Lipidosis is the deposition of fat in cells. Hepatic lipidosis, also called fatty liver disease, is a common disease in cats, when fat accumulates in the liver cells and the body becomes unable to transport the fat out of the liver. Hepatic lipidosis occurs both in cats and dogs; the incidence is higher in cats. In cats, it is most often due to an underlying primary cause, such as kidney disease, starvation, obesity, diabetes, or pancreatitis. The risk of hepatic lipidosis is greatly increased in obese cats that do not eat for some periods of time. Illness, stress, change of diet, or aggressive attempts to get the cat lose weight can trigger loss of appetite. The end result is often generalized liver failure.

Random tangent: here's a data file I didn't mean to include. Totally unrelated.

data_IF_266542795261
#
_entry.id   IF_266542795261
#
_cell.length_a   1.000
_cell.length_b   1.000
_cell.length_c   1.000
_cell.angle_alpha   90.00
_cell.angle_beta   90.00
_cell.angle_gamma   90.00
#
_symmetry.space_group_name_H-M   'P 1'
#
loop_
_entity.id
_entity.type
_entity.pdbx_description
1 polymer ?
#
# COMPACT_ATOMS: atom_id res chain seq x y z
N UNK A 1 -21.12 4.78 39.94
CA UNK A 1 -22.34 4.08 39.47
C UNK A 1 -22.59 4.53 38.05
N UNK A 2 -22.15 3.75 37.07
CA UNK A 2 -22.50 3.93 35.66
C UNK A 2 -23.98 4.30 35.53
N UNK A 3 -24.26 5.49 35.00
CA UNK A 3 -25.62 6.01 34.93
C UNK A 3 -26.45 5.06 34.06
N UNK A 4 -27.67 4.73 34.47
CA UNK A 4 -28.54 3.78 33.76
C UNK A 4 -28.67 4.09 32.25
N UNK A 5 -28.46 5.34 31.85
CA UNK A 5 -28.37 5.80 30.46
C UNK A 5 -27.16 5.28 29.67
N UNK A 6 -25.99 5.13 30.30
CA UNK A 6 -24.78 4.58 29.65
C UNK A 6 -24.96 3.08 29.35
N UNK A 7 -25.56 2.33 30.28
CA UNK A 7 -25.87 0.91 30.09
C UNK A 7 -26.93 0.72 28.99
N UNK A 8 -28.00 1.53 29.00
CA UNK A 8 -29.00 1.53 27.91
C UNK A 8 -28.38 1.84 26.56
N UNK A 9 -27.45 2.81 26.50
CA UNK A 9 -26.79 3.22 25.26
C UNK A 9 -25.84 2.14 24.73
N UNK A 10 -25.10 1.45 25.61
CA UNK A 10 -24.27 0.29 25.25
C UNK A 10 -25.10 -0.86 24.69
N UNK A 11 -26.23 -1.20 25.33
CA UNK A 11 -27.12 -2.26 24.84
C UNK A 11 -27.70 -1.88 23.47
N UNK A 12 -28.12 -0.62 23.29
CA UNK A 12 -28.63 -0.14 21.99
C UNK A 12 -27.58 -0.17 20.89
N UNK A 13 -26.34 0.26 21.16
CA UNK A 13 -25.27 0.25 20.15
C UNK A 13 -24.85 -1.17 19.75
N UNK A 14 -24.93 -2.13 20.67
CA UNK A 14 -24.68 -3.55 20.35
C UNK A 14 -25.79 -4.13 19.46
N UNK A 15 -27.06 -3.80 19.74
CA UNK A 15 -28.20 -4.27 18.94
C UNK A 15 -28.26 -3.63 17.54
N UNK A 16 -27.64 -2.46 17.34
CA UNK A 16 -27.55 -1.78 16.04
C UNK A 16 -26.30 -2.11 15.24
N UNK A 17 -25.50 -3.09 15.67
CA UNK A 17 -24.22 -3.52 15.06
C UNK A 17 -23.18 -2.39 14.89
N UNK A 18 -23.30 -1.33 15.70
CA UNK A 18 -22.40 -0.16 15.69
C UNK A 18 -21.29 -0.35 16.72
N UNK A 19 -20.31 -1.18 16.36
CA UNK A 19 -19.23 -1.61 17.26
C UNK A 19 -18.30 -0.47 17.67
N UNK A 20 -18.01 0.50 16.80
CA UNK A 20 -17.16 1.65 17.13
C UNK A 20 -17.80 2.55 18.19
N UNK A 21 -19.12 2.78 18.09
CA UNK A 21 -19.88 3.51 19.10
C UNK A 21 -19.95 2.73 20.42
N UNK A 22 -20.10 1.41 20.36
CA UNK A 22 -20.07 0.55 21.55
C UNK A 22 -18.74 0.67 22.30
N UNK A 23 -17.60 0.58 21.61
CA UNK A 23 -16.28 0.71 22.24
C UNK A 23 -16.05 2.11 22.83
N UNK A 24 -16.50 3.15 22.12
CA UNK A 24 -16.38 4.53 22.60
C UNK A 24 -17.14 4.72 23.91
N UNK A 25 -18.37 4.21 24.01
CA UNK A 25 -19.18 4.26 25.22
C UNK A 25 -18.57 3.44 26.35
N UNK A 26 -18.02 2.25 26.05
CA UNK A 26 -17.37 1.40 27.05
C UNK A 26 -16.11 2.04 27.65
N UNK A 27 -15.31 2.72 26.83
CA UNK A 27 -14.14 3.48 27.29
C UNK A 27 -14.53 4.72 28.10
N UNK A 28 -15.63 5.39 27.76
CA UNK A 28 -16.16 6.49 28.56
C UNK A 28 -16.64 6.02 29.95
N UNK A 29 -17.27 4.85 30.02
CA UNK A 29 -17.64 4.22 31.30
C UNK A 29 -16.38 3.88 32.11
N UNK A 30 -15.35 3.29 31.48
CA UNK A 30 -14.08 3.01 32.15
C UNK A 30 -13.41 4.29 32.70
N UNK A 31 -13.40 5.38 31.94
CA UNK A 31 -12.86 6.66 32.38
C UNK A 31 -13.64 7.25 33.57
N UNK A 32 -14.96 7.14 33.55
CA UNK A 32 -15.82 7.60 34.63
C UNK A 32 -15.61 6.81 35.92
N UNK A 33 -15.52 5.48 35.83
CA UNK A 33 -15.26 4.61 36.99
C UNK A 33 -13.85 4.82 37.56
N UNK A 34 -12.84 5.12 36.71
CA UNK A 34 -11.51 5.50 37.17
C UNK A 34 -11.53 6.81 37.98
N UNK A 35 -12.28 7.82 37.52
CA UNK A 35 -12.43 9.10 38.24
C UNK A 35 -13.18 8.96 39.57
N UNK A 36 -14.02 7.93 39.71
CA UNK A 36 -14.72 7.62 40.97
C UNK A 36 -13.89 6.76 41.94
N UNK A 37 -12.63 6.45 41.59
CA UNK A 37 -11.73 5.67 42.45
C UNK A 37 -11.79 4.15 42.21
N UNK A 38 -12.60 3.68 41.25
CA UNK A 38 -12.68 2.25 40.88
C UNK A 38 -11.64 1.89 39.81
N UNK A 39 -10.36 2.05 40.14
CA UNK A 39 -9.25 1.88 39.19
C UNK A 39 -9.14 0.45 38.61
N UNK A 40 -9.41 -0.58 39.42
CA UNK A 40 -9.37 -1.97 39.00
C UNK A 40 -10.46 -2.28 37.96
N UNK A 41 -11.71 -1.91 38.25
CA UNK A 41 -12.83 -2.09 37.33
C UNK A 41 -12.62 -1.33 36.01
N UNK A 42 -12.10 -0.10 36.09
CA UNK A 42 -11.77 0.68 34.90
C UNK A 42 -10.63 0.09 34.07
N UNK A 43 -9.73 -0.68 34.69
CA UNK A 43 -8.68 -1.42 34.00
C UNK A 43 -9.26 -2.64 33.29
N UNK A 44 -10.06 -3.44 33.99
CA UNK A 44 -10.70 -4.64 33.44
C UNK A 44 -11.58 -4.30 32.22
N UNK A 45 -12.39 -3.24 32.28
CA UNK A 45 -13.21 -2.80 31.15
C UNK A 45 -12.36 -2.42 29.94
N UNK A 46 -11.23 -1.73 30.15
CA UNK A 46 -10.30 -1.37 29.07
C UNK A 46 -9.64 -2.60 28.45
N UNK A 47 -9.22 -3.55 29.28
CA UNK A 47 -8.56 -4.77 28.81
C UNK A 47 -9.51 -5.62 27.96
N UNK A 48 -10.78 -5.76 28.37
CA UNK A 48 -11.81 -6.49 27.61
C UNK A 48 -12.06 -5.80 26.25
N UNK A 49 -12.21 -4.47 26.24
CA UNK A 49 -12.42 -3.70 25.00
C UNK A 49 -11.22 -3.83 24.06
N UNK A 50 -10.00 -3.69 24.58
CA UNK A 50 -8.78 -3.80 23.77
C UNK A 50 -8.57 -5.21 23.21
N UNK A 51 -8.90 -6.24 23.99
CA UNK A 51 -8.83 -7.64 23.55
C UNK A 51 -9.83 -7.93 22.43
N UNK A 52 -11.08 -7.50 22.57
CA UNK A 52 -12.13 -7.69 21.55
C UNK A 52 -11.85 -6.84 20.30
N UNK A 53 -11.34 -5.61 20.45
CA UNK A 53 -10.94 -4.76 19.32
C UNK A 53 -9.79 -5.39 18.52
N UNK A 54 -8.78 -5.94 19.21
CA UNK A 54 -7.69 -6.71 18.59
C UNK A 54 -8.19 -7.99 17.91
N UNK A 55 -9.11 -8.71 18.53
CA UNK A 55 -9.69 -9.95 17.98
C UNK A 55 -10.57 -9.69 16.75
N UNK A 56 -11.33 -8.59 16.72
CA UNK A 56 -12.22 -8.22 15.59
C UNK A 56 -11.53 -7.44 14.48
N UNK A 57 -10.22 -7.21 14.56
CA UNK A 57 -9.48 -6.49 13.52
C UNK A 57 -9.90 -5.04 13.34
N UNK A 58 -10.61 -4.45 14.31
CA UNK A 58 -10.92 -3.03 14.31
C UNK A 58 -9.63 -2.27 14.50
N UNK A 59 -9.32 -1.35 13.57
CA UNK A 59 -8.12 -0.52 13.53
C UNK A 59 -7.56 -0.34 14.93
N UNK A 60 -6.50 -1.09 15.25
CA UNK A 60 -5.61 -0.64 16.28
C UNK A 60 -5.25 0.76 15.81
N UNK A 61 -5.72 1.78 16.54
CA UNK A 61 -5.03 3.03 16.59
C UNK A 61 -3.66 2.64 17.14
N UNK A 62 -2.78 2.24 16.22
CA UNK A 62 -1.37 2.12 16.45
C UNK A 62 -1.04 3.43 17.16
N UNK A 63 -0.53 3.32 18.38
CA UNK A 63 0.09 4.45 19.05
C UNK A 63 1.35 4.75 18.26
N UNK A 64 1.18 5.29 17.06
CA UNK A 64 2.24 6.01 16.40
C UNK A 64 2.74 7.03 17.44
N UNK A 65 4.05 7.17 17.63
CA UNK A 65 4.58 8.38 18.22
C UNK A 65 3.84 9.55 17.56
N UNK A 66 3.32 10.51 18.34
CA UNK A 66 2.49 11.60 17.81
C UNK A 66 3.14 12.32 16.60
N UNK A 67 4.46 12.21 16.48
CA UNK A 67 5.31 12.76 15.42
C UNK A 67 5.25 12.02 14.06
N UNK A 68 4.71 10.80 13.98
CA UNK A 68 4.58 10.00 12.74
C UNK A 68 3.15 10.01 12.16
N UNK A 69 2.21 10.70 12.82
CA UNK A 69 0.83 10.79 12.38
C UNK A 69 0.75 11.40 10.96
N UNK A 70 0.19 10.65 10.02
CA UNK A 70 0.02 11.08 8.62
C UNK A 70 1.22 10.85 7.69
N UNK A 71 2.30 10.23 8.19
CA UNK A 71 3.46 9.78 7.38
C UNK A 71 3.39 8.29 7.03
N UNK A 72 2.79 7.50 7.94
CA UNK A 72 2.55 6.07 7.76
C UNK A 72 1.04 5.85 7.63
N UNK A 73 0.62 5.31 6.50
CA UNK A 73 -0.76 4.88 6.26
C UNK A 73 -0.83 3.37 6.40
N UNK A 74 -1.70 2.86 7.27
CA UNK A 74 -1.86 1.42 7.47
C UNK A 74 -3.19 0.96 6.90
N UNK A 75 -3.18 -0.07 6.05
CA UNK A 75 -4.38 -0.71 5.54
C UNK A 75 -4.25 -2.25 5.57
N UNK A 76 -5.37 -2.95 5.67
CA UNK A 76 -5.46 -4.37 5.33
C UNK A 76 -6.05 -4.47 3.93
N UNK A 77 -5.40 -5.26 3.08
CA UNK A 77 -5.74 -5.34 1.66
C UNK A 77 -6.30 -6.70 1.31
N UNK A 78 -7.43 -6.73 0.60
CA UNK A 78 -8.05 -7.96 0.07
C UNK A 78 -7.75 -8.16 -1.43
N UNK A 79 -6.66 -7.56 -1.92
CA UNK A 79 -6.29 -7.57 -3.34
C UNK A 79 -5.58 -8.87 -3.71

Management of hepatic lipidosis mainly involves controlled diets. A severe form of lipidosis in dogs is associated with diabetes mellitus where a rapid buildup of fat will sometimes lead to rupture of the fat-laden cells, release of fat into the bloodstream and obstruction of the arteries. Idiopathic hepatic lipidosis refers to cases where no underlying cause can be identified. As liver failure progresses, jaundice becomes visible. Corneal lipidosis is characterized by white opacities on the surface of the eye and destruction of the cornea. This form of lipidosis has been associated with many inherited diseases of the cornea and has been reported in the German Shepherd Dog.
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